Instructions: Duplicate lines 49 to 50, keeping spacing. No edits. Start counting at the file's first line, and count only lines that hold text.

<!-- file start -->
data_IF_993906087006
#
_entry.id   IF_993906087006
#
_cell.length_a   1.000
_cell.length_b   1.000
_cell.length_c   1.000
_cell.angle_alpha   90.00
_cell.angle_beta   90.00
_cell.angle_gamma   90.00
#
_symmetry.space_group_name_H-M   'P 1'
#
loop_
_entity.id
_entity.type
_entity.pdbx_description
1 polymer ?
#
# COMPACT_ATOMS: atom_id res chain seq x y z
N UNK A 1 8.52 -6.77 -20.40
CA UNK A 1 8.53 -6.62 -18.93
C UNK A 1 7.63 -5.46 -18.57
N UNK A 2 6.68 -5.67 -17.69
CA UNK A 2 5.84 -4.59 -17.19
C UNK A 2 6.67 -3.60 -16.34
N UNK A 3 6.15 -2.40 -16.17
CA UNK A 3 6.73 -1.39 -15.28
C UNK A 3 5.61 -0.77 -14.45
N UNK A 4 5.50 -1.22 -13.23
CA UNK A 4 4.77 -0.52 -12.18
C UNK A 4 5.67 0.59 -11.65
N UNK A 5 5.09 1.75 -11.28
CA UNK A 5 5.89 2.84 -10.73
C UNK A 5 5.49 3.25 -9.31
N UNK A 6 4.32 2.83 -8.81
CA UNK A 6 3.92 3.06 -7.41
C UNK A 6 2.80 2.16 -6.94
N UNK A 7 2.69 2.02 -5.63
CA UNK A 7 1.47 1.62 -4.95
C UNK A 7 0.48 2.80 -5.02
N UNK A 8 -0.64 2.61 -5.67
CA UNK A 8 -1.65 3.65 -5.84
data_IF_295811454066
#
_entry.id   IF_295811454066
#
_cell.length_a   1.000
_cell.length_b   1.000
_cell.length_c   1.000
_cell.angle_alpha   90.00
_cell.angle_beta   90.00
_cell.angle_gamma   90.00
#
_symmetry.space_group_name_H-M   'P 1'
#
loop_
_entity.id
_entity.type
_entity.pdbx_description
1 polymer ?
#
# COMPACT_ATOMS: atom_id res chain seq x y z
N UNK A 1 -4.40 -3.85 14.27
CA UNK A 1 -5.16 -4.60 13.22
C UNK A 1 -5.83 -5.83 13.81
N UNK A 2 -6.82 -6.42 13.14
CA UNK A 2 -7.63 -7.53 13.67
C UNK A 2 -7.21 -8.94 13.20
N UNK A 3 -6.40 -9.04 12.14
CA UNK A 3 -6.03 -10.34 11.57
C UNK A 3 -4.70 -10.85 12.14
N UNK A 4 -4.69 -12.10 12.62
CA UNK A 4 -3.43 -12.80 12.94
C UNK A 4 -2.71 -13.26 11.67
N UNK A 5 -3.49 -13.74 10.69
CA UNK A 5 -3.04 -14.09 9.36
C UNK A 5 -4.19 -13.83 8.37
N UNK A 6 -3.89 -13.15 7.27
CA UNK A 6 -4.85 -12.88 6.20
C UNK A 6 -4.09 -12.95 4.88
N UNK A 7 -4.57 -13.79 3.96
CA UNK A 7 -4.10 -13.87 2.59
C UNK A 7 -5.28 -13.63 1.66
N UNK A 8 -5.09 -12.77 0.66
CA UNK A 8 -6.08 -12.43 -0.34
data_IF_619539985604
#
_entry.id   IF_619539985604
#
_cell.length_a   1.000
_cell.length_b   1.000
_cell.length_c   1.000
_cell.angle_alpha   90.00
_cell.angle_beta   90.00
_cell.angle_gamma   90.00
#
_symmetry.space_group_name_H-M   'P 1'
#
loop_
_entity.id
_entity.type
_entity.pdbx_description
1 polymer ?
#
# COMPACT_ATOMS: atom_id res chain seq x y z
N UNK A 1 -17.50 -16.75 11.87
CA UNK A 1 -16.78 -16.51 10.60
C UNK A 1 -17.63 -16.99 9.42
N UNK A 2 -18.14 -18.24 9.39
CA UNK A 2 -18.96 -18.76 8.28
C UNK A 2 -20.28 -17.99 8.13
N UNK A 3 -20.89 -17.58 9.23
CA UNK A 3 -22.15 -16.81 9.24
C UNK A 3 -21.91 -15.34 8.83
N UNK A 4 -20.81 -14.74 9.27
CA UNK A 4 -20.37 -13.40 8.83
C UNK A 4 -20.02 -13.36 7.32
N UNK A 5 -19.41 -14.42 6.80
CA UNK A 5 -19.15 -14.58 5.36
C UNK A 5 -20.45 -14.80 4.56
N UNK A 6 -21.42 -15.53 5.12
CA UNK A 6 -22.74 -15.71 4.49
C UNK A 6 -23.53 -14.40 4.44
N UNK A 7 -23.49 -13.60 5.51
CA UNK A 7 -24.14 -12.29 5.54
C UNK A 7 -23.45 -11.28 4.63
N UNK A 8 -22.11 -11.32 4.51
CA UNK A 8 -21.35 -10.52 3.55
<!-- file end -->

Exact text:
_cell.length_b   1.000
_cell.length_c   1.000